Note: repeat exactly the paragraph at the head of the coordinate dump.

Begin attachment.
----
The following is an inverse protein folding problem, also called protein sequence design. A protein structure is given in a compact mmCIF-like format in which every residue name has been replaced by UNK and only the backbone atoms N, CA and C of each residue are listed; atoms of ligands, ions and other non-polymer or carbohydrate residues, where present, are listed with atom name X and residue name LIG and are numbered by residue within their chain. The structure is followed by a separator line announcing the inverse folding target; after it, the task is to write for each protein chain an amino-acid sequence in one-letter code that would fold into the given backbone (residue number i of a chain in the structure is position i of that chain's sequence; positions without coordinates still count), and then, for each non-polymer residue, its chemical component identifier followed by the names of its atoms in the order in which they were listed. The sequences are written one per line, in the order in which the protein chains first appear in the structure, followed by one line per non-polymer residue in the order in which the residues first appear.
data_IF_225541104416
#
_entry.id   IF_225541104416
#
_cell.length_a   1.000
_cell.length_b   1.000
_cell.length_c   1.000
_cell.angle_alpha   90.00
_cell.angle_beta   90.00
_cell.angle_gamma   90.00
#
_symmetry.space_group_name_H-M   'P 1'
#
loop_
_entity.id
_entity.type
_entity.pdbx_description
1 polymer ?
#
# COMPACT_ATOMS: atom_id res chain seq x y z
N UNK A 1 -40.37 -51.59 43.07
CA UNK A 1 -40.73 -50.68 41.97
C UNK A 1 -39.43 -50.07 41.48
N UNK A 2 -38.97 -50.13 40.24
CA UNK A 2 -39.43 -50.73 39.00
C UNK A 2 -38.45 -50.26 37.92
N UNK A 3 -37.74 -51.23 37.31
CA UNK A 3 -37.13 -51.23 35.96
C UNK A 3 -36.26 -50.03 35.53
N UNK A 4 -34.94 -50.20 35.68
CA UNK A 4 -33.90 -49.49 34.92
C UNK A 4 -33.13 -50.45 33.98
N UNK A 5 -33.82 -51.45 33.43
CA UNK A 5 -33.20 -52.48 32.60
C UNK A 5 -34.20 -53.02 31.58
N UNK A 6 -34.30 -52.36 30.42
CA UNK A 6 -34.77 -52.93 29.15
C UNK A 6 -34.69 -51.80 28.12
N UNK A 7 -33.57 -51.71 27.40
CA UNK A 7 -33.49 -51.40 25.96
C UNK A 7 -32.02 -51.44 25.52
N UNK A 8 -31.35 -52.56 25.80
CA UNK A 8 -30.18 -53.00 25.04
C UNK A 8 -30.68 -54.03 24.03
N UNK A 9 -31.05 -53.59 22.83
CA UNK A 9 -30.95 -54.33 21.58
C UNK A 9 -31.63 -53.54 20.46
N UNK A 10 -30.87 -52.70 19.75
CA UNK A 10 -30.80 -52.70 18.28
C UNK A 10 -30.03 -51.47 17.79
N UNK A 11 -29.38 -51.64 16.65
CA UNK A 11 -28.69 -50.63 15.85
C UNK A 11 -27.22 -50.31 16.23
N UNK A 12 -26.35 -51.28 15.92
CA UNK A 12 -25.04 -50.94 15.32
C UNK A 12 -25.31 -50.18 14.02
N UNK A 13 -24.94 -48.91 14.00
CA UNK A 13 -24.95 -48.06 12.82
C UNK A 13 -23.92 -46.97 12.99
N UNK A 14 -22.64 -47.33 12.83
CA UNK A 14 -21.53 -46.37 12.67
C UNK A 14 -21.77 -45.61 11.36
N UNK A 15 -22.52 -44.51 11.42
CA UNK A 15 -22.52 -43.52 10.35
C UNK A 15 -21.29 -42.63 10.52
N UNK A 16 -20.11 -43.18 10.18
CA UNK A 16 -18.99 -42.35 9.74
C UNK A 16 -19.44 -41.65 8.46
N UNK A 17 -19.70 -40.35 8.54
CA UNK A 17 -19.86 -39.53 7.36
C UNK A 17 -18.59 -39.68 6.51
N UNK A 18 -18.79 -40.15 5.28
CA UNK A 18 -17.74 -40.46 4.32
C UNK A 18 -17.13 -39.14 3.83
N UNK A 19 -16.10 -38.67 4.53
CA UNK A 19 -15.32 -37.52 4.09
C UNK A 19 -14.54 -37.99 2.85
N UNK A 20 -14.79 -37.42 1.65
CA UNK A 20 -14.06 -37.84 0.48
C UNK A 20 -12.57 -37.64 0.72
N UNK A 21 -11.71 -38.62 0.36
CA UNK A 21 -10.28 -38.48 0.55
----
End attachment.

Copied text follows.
The following is an inverse protein folding problem, also called protein sequence design. A protein structure is given in a compact mmCIF-like format in which every residue name has been replaced by UNK and only the backbone atoms N, CA and C of each residue are listed; atoms of ligands, ions and other non-polymer or carbohydrate residues, where present, are listed with atom name X and residue name LIG and are numbered by residue within their chain. The structure is followed by a separator line announcing the inverse folding target; after it, the task is to write for each protein chain an amino-acid sequence in one-letter code that would fold into the given backbone (residue number i of a chain in the structure is position i of that chain's sequence; positions without coordinates still count), and then, for each non-polymer residue, its chemical component identifier followed by the names of its atoms in the order in which they were listed. The sequences are written one per line, in the order in which the protein chains first appear in the structure, followed by one line per non-polymer residue in the order in which the residues first appear.